Fantasy Hockey 101

Almost 60 million people in the United States have participated in fantasy sports this year already.  You’re probably reading this because you’re already part of that demographic, or are about to add yourself to it.  For those of us who may have a failing favorite team in real life, fantasy sports can sometimes be the only reason we continue to watch as the season continues.  It can be a natural escape.  You get to be the boss.  You get to make your own team.  And for once, after yelling at your favorite team’s GM, you can pull off the trades to make your team better.  For others, it gives an avenue for the casual fan to learn more about players on other teams, and possibly become invested in watching games without their favorite team.  With the hockey season approaching us, let’s take a closer look at different fantasy hockey leagues and how to be successful in them.

Fantasy Hockey League Types

The first thing to consider when entering a league is what type of league you want to play in.  Rotisserie leagues are leagues in which each team receives a rank in each category that is being scored.  Based on their rank, they receive a certain amount of points, and the total of those points is how standings are calculated.  In rotisserie leagues, you aren’t against any specific player each week, you are against them all, every week.  When drafting, there will be statistical categories that you will need to sacrifice, in order to be betters at others.  Look for players who are either top 5 or 10 in one category, or can deliver in multiple categories to help your team.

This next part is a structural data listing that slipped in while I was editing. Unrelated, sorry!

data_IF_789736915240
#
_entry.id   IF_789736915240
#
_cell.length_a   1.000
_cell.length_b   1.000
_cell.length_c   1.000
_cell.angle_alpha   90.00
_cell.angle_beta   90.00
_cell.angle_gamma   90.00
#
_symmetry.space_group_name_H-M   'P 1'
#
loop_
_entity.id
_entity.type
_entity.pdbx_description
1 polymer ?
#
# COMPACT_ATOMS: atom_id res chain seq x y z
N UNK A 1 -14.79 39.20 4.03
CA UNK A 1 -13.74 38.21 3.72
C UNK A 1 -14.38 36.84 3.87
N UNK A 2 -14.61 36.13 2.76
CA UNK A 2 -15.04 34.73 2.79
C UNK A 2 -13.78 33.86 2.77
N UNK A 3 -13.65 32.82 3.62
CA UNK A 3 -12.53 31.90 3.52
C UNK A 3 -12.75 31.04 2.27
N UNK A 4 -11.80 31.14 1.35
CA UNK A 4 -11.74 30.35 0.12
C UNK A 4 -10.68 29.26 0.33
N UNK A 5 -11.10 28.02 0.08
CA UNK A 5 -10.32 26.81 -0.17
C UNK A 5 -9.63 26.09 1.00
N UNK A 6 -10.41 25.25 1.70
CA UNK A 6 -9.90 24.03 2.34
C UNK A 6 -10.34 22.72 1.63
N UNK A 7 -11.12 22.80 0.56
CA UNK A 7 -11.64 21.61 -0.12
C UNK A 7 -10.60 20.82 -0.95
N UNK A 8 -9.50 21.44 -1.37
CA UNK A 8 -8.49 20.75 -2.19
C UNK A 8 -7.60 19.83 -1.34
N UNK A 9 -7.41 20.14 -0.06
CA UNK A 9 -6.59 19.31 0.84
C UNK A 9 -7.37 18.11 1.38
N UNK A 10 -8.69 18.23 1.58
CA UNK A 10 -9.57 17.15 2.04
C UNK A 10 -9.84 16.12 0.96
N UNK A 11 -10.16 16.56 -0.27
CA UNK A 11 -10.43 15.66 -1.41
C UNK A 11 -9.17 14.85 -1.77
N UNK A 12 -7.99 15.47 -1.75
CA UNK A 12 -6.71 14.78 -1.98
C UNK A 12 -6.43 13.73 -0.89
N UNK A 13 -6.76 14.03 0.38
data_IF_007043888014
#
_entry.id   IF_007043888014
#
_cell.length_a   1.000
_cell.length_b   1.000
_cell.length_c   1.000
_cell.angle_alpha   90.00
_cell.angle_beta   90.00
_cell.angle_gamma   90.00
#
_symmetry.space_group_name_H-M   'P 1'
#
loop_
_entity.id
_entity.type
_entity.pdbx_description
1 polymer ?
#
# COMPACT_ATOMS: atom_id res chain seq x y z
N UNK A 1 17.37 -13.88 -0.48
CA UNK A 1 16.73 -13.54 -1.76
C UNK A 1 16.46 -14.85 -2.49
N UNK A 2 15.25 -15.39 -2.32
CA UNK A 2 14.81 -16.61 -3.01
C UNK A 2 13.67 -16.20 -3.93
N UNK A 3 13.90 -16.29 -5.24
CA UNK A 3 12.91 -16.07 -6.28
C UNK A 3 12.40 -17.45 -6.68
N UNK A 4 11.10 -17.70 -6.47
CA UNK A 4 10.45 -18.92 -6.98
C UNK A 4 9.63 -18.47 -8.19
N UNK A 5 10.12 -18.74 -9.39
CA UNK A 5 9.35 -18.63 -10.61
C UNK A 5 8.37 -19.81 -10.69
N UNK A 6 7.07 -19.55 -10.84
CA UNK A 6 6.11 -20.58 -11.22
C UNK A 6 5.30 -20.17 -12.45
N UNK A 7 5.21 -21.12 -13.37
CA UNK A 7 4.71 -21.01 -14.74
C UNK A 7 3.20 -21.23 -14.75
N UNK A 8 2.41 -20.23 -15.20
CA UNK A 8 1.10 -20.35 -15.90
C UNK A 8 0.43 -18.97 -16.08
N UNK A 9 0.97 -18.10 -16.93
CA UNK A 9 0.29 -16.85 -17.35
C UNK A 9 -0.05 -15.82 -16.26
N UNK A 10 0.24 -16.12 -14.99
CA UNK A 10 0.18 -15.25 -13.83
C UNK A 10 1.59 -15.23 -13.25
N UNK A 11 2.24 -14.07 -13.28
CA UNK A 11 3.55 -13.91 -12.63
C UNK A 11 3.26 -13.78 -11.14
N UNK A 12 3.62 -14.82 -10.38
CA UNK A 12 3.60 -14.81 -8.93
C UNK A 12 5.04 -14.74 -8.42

Head-to-Head (H2H) is another type of league, but it can have many variables.  H2H can be done by category.  If you are in a 10 category league, each week you face up against another fantasy player, and you get wins or losses for those categories.  At the end of the week, you could be 6-3-1.  These leagues are cumulative, so at the end of the year, you can be 100-50-14.  Teams are ranked based on this record, not particularly how well you do against them (however this may be a tiebreaker option).  The other H2H category ends up looking more like a fantasy football league.  Rather than getting wins and losses for categories, you get a win or loss for the week, based off if you won more overall categories than your opponent.  Some H2H leagues also use points rather than category totals (for example, a goal may be 3 points, an assist may be 2 points, and some leagues use hits and blocked shots).  Go after players who succeed at high point categories.  In leagues like this, big bruising defensemen or players like Matt Martin may actually have value and players like Joe Thornton who are high in assists but low in goals may have less value.

Lastly, there are super complicated GM style leagues, where you have an NHL team, an AHL team and a salary cap.  You can call players up, send them down and trade draft picks for an amateur and a pro draft as well as for cash.  I’m not going to dive into the strategies of these leagues, as that could be an article in itself, however you can still use the information in this article to succeed.